Don’t let enthusiastic persistence cross the thin line into desperate annoyance.
It’s Friday, and the phone isn’t ringing. The Interviewer told you you’d hear by today. A week has gone by now with no word. What now? Wait until Monday? But you don’t think you can because the suspense is torturous.
You were sure the interview went well at the time, but now, as you wait nervously by the phone a week later, the anxieties start kicking in as you are left wondering. Why haven't they called? Did they not like you? Will you look desperate if you call them? Do they remember you even exist?
I think everyone at one time or another has experienced the waiting game after a job interview. Should you call them, to "check in," or would that be an annoyance? Perhaps a follow-up call might seem pushy. Or is it just a good way for you to show your enthusiasm?
You don't have to wait around for the potential employer to make the first move. You want to show them you're interested and want the job, right? So an aggressive follow-up, if handled correctly, can give you a leg up on other candidates.
If handled correctly that is. For example, calling to ask what your status is right after the interview makes an overeager impression. So how long should you wait to follow up?
The very first thing you should have done at the end of the interview is ask specifically how to follow up - and listen to the answer. If your interviewer cited a time frame in which you could expect to hear back, hold off until that passes. But no matter what, wait at least a week.
If you haven't heard anything after a week, CALL THEM. No one wants to be a nuisance, but a little perseverance never hurt anyone either. You shouldn’t be afraid to follow up if the interviewer fails to contact you within the promised time.
A polite phone call to check on the status of the decision making process once again reinforces your interest in the position and indicates that you are a person who is attentive to deadlines. The call will also serve to remind the company about the incredible interviewee they don't want to let go.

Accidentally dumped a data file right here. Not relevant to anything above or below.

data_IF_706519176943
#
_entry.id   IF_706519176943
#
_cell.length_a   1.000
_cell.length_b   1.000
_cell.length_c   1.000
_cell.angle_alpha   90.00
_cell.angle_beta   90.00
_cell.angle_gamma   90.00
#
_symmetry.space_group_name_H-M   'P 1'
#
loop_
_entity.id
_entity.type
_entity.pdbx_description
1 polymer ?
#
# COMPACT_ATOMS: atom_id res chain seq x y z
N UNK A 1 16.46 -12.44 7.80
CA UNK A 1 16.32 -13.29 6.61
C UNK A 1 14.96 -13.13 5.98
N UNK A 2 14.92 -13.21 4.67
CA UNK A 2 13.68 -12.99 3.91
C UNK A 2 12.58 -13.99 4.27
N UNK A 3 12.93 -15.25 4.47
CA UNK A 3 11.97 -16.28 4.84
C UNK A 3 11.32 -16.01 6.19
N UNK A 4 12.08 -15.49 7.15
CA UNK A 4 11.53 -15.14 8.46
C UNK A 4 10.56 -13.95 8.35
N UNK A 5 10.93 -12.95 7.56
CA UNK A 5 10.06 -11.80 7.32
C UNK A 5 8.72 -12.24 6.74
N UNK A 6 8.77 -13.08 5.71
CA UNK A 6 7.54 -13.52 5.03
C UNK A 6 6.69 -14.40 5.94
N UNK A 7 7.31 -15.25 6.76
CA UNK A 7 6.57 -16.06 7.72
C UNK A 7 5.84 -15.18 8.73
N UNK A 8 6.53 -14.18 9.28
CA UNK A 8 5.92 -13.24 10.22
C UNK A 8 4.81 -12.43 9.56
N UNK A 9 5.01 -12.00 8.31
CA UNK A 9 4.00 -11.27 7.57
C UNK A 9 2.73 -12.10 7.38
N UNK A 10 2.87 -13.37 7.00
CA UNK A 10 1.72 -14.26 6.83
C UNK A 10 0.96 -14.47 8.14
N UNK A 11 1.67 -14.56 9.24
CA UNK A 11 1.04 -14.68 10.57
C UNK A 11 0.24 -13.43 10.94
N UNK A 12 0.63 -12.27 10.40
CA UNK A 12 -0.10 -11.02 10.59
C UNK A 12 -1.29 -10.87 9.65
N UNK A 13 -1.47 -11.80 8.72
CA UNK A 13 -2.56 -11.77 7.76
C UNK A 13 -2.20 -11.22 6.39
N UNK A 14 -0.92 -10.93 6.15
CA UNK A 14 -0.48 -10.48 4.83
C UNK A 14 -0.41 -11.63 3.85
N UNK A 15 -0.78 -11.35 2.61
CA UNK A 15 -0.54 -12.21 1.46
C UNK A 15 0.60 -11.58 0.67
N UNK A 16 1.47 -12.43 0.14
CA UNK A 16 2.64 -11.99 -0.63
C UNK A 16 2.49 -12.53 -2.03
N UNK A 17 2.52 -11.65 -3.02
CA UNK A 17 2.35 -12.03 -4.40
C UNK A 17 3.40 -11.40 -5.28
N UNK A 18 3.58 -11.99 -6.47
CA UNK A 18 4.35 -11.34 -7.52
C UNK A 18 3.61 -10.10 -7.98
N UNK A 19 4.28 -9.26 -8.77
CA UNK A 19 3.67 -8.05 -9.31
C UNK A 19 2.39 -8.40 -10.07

Make sure you sound cheerful on the phone, even if you feel slighted by not receiving any contact yet. It's important not to take this perceived negligence personally and not to let your frustration come across in conversations or correspondence.
When you contact the HR manager, sometimes it’s a good idea not to just pester him about your status. Provide some new information, preferably something that addresses any concerns he may have. Another approach could be sending a plan detailing what you hope to accomplish in your first 90 days on the job.
After the initial follow-up, coming back again and again with reasons you should be hired just makes you look creepy. If you want to remind them you're out there, a quick e-mail affirming your interest - something straightforward and heartfelt - is best.
You can also ask in a polite fashion in about how long they'll be making their decision. If that date passes and you still haven't heard anything, call again. It's not being pushy, it's being persistant. Pushiness is bad, but persistence is good.
There's a fine line between being proactive and being a pest. You have to know when to follow up and when to back off. There is no doubt that employers like to see enthusiasm, and your persistence will communicate interest in the opportunity. But don't check in more than once every 10 days, or your enthusiastic persistence could cross that thin line into desperate annoyance.